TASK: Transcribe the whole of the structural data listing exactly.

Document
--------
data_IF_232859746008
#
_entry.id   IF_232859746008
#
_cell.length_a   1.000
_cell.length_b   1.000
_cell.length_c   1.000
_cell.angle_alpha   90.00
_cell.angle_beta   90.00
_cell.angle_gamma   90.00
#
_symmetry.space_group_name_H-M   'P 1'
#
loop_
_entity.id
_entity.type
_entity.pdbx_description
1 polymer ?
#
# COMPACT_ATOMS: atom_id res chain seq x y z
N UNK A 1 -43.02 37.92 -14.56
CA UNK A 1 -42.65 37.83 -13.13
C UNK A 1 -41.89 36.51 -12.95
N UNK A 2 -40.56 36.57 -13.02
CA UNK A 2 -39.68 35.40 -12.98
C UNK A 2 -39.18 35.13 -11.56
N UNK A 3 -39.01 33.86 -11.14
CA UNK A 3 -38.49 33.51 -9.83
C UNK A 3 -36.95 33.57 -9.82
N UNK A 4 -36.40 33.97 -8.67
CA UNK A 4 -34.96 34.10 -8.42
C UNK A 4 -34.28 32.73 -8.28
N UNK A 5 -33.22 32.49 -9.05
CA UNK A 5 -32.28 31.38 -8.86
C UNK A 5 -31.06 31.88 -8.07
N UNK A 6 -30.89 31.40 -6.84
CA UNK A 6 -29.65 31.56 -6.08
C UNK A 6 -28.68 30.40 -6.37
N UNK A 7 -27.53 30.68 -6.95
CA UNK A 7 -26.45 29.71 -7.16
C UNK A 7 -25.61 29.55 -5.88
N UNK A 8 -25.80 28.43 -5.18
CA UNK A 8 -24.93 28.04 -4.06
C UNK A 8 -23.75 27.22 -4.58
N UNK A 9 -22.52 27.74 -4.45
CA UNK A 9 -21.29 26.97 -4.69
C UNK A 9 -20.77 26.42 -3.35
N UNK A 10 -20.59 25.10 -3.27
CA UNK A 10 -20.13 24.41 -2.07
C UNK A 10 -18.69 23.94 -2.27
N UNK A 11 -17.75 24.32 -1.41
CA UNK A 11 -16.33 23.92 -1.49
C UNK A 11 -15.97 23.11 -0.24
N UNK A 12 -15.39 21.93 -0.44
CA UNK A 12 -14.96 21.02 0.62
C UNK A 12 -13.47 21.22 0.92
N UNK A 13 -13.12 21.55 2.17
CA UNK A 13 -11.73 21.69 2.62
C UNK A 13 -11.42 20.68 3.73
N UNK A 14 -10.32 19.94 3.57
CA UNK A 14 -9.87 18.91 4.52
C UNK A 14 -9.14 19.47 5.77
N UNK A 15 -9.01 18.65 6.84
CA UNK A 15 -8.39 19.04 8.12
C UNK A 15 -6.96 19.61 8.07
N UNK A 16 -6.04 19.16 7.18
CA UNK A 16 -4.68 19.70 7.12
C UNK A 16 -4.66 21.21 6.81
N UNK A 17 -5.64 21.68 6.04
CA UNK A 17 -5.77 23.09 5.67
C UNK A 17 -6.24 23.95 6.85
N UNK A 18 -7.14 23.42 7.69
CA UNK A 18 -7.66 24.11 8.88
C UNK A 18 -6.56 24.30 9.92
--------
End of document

data_IF_232859746008
#
_entry.id   IF_232859746008
#
_cell.length_a   1.000
_cell.length_b   1.000
_cell.length_c   1.000
_cell.angle_alpha   90.00
_cell.angle_beta   90.00
_cell.angle_gamma   90.00
#
_symmetry.space_group_name_H-M   'P 1'
#
loop_
_entity.id
_entity.type
_entity.pdbx_description
1 polymer ?
#
# COMPACT_ATOMS: atom_id res chain seq x y z
N UNK A 1 -43.02 37.92 -14.56
CA UNK A 1 -42.65 37.83 -13.13
C UNK A 1 -41.89 36.51 -12.95
N UNK A 2 -40.56 36.57 -13.02
CA UNK A 2 -39.68 35.40 -12.98
C UNK A 2 -39.18 35.13 -11.56
N UNK A 3 -39.01 33.86 -11.14
CA UNK A 3 -38.49 33.51 -9.83
C UNK A 3 -36.95 33.57 -9.82
N UNK A 4 -36.40 33.97 -8.67
CA UNK A 4 -34.96 34.10 -8.42
C UNK A 4 -34.28 32.73 -8.28
N UNK A 5 -33.22 32.49 -9.05
CA UNK A 5 -32.28 31.38 -8.86
C UNK A 5 -31.06 31.88 -8.07
N UNK A 6 -30.89 31.40 -6.84
CA UNK A 6 -29.65 31.56 -6.08
C UNK A 6 -28.68 30.40 -6.37
N UNK A 7 -27.53 30.68 -6.95
CA UNK A 7 -26.45 29.71 -7.16
C UNK A 7 -25.61 29.55 -5.88
N UNK A 8 -25.80 28.43 -5.18
CA UNK A 8 -24.93 28.04 -4.06
C UNK A 8 -23.75 27.22 -4.58
N UNK A 9 -22.52 27.74 -4.45
CA UNK A 9 -21.29 26.97 -4.69
C UNK A 9 -20.77 26.42 -3.35
N UNK A 10 -20.59 25.10 -3.27
CA UNK A 10 -20.13 24.41 -2.07
C UNK A 10 -18.69 23.94 -2.27
N UNK A 11 -17.75 24.32 -1.41
CA UNK A 11 -16.33 23.92 -1.49
C UNK A 11 -15.97 23.11 -0.24
N UNK A 12 -15.39 21.93 -0.44
CA UNK A 12 -14.96 21.02 0.62
C UNK A 12 -13.47 21.22 0.92
N UNK A 13 -13.12 21.55 2.17
CA UNK A 13 -11.73 21.69 2.62
C UNK A 13 -11.42 20.68 3.73
N UNK A 14 -10.32 19.94 3.57
CA UNK A 14 -9.87 18.91 4.52
C UNK A 14 -9.14 19.47 5.77
N UNK A 15 -9.01 18.65 6.84
CA UNK A 15 -8.39 19.04 8.12
C UNK A 15 -6.96 19.61 8.07
N UNK A 16 -6.04 19.16 7.18
CA UNK A 16 -4.68 19.70 7.12
C UNK A 16 -4.66 21.21 6.81
N UNK A 17 -5.64 21.68 6.04
CA UNK A 17 -5.77 23.09 5.67
C UNK A 17 -6.24 23.95 6.85
N UNK A 18 -7.14 23.42 7.69
CA UNK A 18 -7.66 24.11 8.88
C UNK A 18 -6.56 24.30 9.92